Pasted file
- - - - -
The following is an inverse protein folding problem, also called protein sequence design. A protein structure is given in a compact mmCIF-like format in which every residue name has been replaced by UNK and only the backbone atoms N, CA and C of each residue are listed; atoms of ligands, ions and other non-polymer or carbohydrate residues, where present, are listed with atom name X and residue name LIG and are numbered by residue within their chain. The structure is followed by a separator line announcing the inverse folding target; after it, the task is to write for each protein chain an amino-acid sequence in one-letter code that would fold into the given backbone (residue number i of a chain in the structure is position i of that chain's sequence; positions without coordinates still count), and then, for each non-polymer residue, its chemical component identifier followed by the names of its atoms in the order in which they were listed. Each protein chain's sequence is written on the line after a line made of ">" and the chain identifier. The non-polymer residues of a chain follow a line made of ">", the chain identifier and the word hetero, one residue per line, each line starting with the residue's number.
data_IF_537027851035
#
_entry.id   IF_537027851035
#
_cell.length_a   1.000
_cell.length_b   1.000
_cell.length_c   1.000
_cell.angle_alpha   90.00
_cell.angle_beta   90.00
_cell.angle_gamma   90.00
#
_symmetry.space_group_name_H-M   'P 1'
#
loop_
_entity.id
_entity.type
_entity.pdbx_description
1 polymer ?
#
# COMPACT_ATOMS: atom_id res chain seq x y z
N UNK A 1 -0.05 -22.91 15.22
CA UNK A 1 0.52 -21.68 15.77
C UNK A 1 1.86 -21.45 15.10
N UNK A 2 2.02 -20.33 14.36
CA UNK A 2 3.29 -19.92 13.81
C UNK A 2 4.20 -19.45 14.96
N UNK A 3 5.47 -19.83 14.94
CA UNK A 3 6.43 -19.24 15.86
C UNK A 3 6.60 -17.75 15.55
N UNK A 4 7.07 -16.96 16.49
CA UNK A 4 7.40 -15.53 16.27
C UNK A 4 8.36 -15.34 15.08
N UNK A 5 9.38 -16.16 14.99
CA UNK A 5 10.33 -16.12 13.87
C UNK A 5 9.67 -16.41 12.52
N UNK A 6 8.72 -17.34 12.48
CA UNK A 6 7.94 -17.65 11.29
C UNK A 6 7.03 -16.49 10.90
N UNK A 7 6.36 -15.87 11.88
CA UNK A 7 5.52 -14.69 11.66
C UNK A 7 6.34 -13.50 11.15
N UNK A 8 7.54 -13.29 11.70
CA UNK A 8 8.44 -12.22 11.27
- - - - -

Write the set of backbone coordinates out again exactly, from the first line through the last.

The following is an inverse protein folding problem, also called protein sequence design. A protein structure is given in a compact mmCIF-like format in which every residue name has been replaced by UNK and only the backbone atoms N, CA and C of each residue are listed; atoms of ligands, ions and other non-polymer or carbohydrate residues, where present, are listed with atom name X and residue name LIG and are numbered by residue within their chain. The structure is followed by a separator line announcing the inverse folding target; after it, the task is to write for each protein chain an amino-acid sequence in one-letter code that would fold into the given backbone (residue number i of a chain in the structure is position i of that chain's sequence; positions without coordinates still count), and then, for each non-polymer residue, its chemical component identifier followed by the names of its atoms in the order in which they were listed. Each protein chain's sequence is written on the line after a line made of ">" and the chain identifier. The non-polymer residues of a chain follow a line made of ">", the chain identifier and the word hetero, one residue per line, each line starting with the residue's number.
data_IF_537027851035
#
_entry.id   IF_537027851035
#
_cell.length_a   1.000
_cell.length_b   1.000
_cell.length_c   1.000
_cell.angle_alpha   90.00
_cell.angle_beta   90.00
_cell.angle_gamma   90.00
#
_symmetry.space_group_name_H-M   'P 1'
#
loop_
_entity.id
_entity.type
_entity.pdbx_description
1 polymer ?
#
# COMPACT_ATOMS: atom_id res chain seq x y z
N UNK A 1 -0.05 -22.91 15.22
CA UNK A 1 0.52 -21.68 15.77
C UNK A 1 1.86 -21.45 15.10
N UNK A 2 2.02 -20.33 14.36
CA UNK A 2 3.29 -19.92 13.81
C UNK A 2 4.20 -19.45 14.96
N UNK A 3 5.47 -19.83 14.94
CA UNK A 3 6.43 -19.24 15.86
C UNK A 3 6.60 -17.75 15.55
N UNK A 4 7.07 -16.96 16.49
CA UNK A 4 7.40 -15.53 16.27
C UNK A 4 8.36 -15.34 15.08
N UNK A 5 9.38 -16.16 14.99
CA UNK A 5 10.33 -16.12 13.87
C UNK A 5 9.67 -16.41 12.52
N UNK A 6 8.72 -17.34 12.48
CA UNK A 6 7.94 -17.65 11.29
C UNK A 6 7.03 -16.49 10.90
N UNK A 7 6.36 -15.87 11.88
CA UNK A 7 5.52 -14.69 11.66
C UNK A 7 6.34 -13.50 11.15
N UNK A 8 7.54 -13.29 11.70
CA UNK A 8 8.44 -12.22 11.27